Politics
Trump wanted to fire women who weren't pretty enough, say employees at his California golf club

GLOBAL DEVELOPMENT WATCH

IN CONVERSATION WITH ...

view more

HEALTH

view more

CLIMATE & ENVIRONMENT

view more

The world's fastest animal is in a race for survival in Iran

The three-acre hilltop park overlooking Iran’s smog-blanketed capital might seem like a nice spot for romance. But the couple has not been in the mood. Delbar, a 4-year-old female Asiatic cheetah, was brought to the fenced enclosure at Tehran’s Pardisan park by conservation officials who hoped...

POVERTY & INEQUALITY

view more

MORE GLOBAL SUSTAINABILITY NEWS

  • Global refugee crisis overwhelms humanitarian aid system and exacerbates its shortcomings

    Global refugee crisis overwhelms humanitarian aid system and exacerbates its shortcomings

    War, conflict and persecution have forced about 60 million people worldwide to flee their homes, overwhelming the global humanitarian aid system designed to help them and exposing its shortcomings. Haphazard organization, inefficient spending and a lack of coordination in delivering aid are among...

  • South Sudan at age 5: Here's why it's not a happy birthday

    South Sudan at age 5: Here's why it's not a happy birthday

    South Sudan became independent on July 9, 2011. In December 2013, a power struggle within the government led to internal conflict and widespread civilian displacement. The conflict added to an economic crisis linked to the falling price of oil and a drop in exports by pipeline through its former...

  • Yellow fever outbreak in Africa is 'serious,' but not yet a global emergency

    Yellow fever outbreak in Africa is 'serious,' but not yet a global emergency

    Outbreaks of yellow fever in central and southwest Africa have not reached the level of a global emergency, but a stronger response by affected nations and the international community is needed to prevent the spread of the deadly disease, the World Health Organization said Thursday. An expert committee...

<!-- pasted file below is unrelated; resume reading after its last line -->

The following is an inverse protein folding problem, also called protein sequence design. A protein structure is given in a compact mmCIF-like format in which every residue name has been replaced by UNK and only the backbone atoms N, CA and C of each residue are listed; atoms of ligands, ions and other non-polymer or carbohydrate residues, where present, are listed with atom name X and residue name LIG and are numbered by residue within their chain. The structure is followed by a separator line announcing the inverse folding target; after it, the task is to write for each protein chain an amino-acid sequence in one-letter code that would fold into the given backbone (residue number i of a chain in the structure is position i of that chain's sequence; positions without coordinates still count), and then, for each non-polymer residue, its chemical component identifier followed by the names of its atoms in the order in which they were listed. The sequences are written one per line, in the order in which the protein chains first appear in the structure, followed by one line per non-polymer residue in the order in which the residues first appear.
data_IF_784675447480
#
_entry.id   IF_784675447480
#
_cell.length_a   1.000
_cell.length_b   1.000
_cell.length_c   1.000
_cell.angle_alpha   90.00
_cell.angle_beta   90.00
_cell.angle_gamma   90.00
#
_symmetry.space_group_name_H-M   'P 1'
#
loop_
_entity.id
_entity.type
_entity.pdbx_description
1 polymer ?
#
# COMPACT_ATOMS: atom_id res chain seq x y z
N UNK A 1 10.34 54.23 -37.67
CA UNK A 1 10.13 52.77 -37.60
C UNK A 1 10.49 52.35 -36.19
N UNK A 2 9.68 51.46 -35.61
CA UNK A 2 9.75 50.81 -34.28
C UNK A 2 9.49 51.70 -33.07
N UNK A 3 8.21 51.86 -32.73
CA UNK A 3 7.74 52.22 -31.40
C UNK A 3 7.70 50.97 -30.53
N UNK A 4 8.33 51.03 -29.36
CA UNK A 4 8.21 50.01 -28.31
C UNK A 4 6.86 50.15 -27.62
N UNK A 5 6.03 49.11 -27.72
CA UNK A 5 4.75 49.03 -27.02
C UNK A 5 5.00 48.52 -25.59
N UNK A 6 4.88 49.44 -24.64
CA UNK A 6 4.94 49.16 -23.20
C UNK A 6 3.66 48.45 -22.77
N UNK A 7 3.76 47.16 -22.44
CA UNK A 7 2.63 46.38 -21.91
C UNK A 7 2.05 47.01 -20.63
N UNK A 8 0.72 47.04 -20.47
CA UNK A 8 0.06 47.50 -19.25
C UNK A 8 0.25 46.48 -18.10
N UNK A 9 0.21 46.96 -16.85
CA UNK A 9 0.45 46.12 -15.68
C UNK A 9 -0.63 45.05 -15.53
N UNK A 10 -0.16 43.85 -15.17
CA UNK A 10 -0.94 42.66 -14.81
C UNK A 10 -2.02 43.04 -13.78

• Millions hooked on illicit drugs, as nations debate policy to tackle the problem

    Millions hooked on illicit drugs, as nations debate policy to tackle the problem

    As leaders from around the world gather in New York for what many are calling the most important summit on illegal drugs in two decades, one thing is clear: The world has a serious drug problem.Worldwide, about 246 million people use illicit drugs, and 1 in 10 of these users suffer from disorders...

  • U.N. to consider significant reforms to international drug policy

    U.N. to consider significant reforms to international drug policy

    At what is being billed as the most significant high-level gathering on global drug policy in two decades, the stage will be set for world leaders to discuss what would have once been unthinkable — reversing course in the war on drugs. The United Nations General Assembly Special Session on the...

  • Global leaders pledge more help for refugees; critics say pledges are not enough

    Global leaders pledge more help for refugees; critics say pledges are not enough

    Global leaders promised Monday to better protect the rights of refugees and migrants, and undertake a more coordinated response to the world’s deepening crisis of displaced people. But human rights and humanitarian groups criticized the agreement for being weak and failing to address the magnitude...

  • Waging war on Islamic State: The first step is to drop hundreds of boxes of leaflets

    Waging war on Islamic State: The first step is to drop hundreds of boxes of leaflets

    The pilots stared ahead at the night sky, their eyes scanning an expanse of black that was interrupted by the glittering outlines of northern Iraq's cities and towns.  On the plane’s port side, a large spiderweb of yellow and neon lights came into view.  “That’s Mosul,” said Col. Thaer Hussein,...

  • The biggest animals in the ocean are more likely to go extinct

    The biggest animals in the ocean are more likely to go extinct

    What happens when you remove all the biggest animals from the ocean? If you could stick around for the next few thousand years, you might find out.   A new study finds that in our modern era, large marine animals are significantly more likely to go extinct than small ones. It’s a disturbing pattern...

  • Why millions of Indian workers just staged one of the biggest labor strikes in history

    Why millions of Indian workers just staged one of the biggest labor strikes in history

    Earlier this month, tens of millions of Indian workers staged a one-day general strike that unions billed as the biggest work stoppage in human history. By the unions’ count, 180 million workers stayed home to demand a slew of changes to labor laws, including establishing a $270 monthly minimum...

  • Cease-fire begins in war-torn Syria, but civilians and officials worry about violations

    Cease-fire begins in war-torn Syria, but civilians and officials worry about violations

    A cease-fire in Syria’s civil war got off to a shaky start Monday as the government and rebels accused each other of violations and the U.S. and Russia, which brokered the agreement, failed to clarify who was to blame. Secretary of State John F. Kerry and Russian Foreign Minister Sergei Lavrov...

  • South Sudan's leaders got rich off war as their people suffered, report finds

    South Sudan's leaders got rich off war as their people suffered, report finds

    It pays to commit war crimes, according to a report by an investigative group co-founded by actor George Clooney that spent two years scrutinizing the world’s newest country, South Sudan. On the surface, the country’s brutal 2013 civil war was fought over ethnic divides. It grew out of a conflict...